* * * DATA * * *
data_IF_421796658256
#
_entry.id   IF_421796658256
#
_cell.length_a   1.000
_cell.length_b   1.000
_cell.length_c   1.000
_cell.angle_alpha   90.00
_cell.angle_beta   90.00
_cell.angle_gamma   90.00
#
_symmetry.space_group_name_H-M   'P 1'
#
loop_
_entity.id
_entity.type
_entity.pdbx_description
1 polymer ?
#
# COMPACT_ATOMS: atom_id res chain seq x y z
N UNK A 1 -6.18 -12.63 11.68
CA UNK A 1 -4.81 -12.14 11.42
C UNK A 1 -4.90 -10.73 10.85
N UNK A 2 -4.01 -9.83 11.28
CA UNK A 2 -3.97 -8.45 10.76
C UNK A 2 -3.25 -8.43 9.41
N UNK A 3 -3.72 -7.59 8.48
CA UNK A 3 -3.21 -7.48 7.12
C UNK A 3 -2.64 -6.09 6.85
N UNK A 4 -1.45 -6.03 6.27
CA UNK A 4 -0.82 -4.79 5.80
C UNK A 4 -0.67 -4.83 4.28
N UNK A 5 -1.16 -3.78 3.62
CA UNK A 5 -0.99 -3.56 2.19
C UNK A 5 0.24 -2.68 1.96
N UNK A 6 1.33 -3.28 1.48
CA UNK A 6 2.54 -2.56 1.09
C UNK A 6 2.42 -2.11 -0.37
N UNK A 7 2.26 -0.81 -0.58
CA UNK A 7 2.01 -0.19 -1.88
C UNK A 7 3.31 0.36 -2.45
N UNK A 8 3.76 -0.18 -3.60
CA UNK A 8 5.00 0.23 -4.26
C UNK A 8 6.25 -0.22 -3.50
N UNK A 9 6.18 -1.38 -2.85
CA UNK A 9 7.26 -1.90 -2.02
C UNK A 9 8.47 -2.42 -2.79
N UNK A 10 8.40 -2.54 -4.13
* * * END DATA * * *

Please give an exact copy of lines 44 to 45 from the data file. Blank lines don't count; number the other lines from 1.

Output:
C UNK A 8 6.25 -0.22 -3.50
N UNK A 9 6.18 -1.38 -2.85